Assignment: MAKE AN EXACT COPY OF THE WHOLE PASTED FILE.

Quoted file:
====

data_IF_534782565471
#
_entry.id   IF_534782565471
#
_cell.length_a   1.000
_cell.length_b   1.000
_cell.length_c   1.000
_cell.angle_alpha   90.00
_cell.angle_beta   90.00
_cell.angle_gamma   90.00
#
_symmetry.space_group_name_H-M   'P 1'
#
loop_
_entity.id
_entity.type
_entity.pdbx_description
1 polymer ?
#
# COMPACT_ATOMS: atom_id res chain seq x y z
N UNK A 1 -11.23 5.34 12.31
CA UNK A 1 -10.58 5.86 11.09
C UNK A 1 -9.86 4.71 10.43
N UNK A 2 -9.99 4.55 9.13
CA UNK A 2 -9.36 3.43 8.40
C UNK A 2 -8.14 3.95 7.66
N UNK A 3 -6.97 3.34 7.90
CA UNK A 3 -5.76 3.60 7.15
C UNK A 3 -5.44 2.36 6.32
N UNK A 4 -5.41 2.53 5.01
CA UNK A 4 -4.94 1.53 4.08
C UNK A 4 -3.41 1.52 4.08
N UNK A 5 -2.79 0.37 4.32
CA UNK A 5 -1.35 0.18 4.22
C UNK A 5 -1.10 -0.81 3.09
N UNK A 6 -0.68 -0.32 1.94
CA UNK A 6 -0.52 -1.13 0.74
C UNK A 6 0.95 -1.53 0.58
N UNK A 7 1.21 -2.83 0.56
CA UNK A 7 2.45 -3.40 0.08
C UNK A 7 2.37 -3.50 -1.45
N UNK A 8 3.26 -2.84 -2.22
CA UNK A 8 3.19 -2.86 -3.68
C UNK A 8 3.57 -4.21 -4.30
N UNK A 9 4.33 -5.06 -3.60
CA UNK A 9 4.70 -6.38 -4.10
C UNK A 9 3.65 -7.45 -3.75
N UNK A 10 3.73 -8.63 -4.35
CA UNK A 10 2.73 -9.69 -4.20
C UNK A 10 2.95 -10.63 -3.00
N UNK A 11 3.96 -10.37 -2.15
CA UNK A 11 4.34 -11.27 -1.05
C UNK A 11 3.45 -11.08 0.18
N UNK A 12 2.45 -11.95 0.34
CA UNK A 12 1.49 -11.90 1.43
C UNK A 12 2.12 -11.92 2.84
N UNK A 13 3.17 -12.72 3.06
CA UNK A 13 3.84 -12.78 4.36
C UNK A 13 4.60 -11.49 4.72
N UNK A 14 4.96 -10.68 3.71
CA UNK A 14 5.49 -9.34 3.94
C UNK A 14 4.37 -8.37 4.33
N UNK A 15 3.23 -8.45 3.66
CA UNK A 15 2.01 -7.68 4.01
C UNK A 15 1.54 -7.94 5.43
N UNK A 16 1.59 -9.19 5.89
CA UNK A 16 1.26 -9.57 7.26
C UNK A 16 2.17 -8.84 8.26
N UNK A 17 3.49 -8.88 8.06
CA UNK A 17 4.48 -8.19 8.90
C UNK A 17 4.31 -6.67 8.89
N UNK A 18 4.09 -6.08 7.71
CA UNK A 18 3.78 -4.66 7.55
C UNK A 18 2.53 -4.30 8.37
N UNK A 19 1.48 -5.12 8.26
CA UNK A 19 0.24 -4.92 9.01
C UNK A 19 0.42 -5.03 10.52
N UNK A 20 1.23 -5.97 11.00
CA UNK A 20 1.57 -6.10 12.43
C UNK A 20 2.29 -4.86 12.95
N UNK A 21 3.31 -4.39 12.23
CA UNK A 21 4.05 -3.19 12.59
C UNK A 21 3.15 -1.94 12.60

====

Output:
data_IF_534782565471
#
_entry.id   IF_534782565471
#
_cell.length_a   1.000
_cell.length_b   1.000
_cell.length_c   1.000
_cell.angle_alpha   90.00
_cell.angle_beta   90.00
_cell.angle_gamma   90.00
#
_symmetry.space_group_name_H-M   'P 1'
#
loop_
_entity.id
_entity.type
_entity.pdbx_description
1 polymer ?
#
# COMPACT_ATOMS: atom_id res chain seq x y z
N UNK A 1 -11.23 5.34 12.31
CA UNK A 1 -10.58 5.86 11.09
C UNK A 1 -9.86 4.71 10.43
N UNK A 2 -9.99 4.55 9.13
CA UNK A 2 -9.36 3.43 8.40
C UNK A 2 -8.14 3.95 7.66
N UNK A 3 -6.97 3.34 7.90
CA UNK A 3 -5.76 3.60 7.15
C UNK A 3 -5.44 2.36 6.32
N UNK A 4 -5.41 2.53 5.01
CA UNK A 4 -4.94 1.53 4.08
C UNK A 4 -3.41 1.52 4.08
N UNK A 5 -2.79 0.37 4.32
CA UNK A 5 -1.35 0.18 4.22
C UNK A 5 -1.10 -0.81 3.09
N UNK A 6 -0.68 -0.32 1.94
CA UNK A 6 -0.52 -1.13 0.74
C UNK A 6 0.95 -1.53 0.58
N UNK A 7 1.21 -2.83 0.56
CA UNK A 7 2.45 -3.40 0.08
C UNK A 7 2.37 -3.50 -1.45
N UNK A 8 3.26 -2.84 -2.22
CA UNK A 8 3.19 -2.86 -3.68
C UNK A 8 3.57 -4.21 -4.30
N UNK A 9 4.33 -5.06 -3.60
CA UNK A 9 4.70 -6.38 -4.10
C UNK A 9 3.65 -7.45 -3.75
N UNK A 10 3.73 -8.63 -4.35
CA UNK A 10 2.73 -9.69 -4.20
C UNK A 10 2.95 -10.63 -3.00
N UNK A 11 3.96 -10.37 -2.15
CA UNK A 11 4.34 -11.27 -1.05
C UNK A 11 3.45 -11.08 0.18
N UNK A 12 2.45 -11.95 0.34
CA UNK A 12 1.49 -11.90 1.43
C UNK A 12 2.12 -11.92 2.84
N UNK A 13 3.17 -12.72 3.06
CA UNK A 13 3.84 -12.78 4.36
C UNK A 13 4.60 -11.49 4.72
N UNK A 14 4.96 -10.68 3.71
CA UNK A 14 5.49 -9.34 3.94
C UNK A 14 4.37 -8.37 4.33
N UNK A 15 3.23 -8.45 3.66
CA UNK A 15 2.01 -7.68 4.01
C UNK A 15 1.54 -7.94 5.43
N UNK A 16 1.59 -9.19 5.89
CA UNK A 16 1.26 -9.57 7.26
C UNK A 16 2.17 -8.84 8.26
N UNK A 17 3.49 -8.88 8.06
CA UNK A 17 4.48 -8.19 8.90
C UNK A 17 4.31 -6.67 8.89
N UNK A 18 4.09 -6.08 7.71
CA UNK A 18 3.78 -4.66 7.55
C UNK A 18 2.53 -4.30 8.37
N UNK A 19 1.48 -5.12 8.26
CA UNK A 19 0.24 -4.92 9.01
C UNK A 19 0.42 -5.03 10.52
N UNK A 20 1.23 -5.97 11.00
CA UNK A 20 1.57 -6.10 12.43
C UNK A 20 2.29 -4.86 12.95
N UNK A 21 3.31 -4.39 12.23
CA UNK A 21 4.05 -3.19 12.59
C UNK A 21 3.15 -1.94 12.60